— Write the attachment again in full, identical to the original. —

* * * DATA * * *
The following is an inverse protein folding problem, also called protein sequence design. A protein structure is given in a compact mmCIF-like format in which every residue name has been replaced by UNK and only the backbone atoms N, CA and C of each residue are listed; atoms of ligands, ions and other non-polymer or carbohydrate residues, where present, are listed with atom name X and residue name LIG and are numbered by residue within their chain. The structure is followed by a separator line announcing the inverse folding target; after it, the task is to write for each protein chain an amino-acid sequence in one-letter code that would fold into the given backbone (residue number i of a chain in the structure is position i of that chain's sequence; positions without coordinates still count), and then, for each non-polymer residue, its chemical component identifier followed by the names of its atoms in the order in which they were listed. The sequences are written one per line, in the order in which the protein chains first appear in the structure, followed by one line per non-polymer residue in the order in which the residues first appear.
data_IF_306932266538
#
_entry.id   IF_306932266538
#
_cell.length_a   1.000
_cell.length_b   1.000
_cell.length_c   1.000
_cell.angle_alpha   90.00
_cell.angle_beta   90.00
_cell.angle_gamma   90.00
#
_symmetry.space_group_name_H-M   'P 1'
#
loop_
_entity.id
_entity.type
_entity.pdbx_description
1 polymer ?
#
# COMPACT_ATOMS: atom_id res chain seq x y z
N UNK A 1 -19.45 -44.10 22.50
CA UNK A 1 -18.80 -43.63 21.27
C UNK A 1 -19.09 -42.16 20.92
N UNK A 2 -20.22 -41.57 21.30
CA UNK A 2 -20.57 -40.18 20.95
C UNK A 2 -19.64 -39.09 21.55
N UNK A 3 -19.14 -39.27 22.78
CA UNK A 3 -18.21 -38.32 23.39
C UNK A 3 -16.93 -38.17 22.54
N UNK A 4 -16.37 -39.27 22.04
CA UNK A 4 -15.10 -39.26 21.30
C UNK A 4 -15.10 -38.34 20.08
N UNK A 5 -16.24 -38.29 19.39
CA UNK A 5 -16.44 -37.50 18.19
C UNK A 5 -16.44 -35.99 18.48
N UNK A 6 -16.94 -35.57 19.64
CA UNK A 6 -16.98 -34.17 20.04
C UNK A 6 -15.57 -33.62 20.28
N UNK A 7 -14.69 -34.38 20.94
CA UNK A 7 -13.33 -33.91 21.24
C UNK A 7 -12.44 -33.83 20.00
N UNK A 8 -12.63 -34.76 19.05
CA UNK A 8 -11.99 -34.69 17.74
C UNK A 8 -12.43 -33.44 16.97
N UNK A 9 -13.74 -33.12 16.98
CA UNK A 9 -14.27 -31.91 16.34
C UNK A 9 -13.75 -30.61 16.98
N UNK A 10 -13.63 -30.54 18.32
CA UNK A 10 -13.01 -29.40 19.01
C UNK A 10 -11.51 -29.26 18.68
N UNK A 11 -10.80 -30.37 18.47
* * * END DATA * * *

The following is an inverse protein folding problem, also called protein sequence design. A protein structure is given in a compact mmCIF-like format in which every residue name has been replaced by UNK and only the backbone atoms N, CA and C of each residue are listed; atoms of ligands, ions and other non-polymer or carbohydrate residues, where present, are listed with atom name X and residue name LIG and are numbered by residue within their chain. The structure is followed by a separator line announcing the inverse folding target; after it, the task is to write for each protein chain an amino-acid sequence in one-letter code that would fold into the given backbone (residue number i of a chain in the structure is position i of that chain's sequence; positions without coordinates still count), and then, for each non-polymer residue, its chemical component identifier followed by the names of its atoms in the order in which they were listed. The sequences are written one per line, in the order in which the protein chains first appear in the structure, followed by one line per non-polymer residue in the order in which the residues first appear.
data_IF_306932266538
#
_entry.id   IF_306932266538
#
_cell.length_a   1.000
_cell.length_b   1.000
_cell.length_c   1.000
_cell.angle_alpha   90.00
_cell.angle_beta   90.00
_cell.angle_gamma   90.00
#
_symmetry.space_group_name_H-M   'P 1'
#
loop_
_entity.id
_entity.type
_entity.pdbx_description
1 polymer ?
#
# COMPACT_ATOMS: atom_id res chain seq x y z
N UNK A 1 -19.45 -44.10 22.50
CA UNK A 1 -18.80 -43.63 21.27
C UNK A 1 -19.09 -42.16 20.92
N UNK A 2 -20.22 -41.57 21.30
CA UNK A 2 -20.57 -40.18 20.95
C UNK A 2 -19.64 -39.09 21.55
N UNK A 3 -19.14 -39.27 22.78
CA UNK A 3 -18.21 -38.32 23.39
C UNK A 3 -16.93 -38.17 22.54
N UNK A 4 -16.37 -39.27 22.04
CA UNK A 4 -15.10 -39.26 21.30
C UNK A 4 -15.10 -38.34 20.08
N UNK A 5 -16.24 -38.29 19.39
CA UNK A 5 -16.44 -37.50 18.19
C UNK A 5 -16.44 -35.99 18.48
N UNK A 6 -16.94 -35.57 19.64
CA UNK A 6 -16.98 -34.17 20.04
C UNK A 6 -15.57 -33.62 20.28
N UNK A 7 -14.69 -34.38 20.94
CA UNK A 7 -13.33 -33.91 21.24
C UNK A 7 -12.44 -33.83 20.00
N UNK A 8 -12.63 -34.76 19.05
CA UNK A 8 -11.99 -34.69 17.74
C UNK A 8 -12.43 -33.44 16.97
N UNK A 9 -13.74 -33.12 16.98
CA UNK A 9 -14.27 -31.91 16.34
C UNK A 9 -13.75 -30.61 16.98
N UNK A 10 -13.63 -30.54 18.32
CA UNK A 10 -13.01 -29.40 19.01
C UNK A 10 -11.51 -29.26 18.68
N UNK A 11 -10.80 -30.37 18.47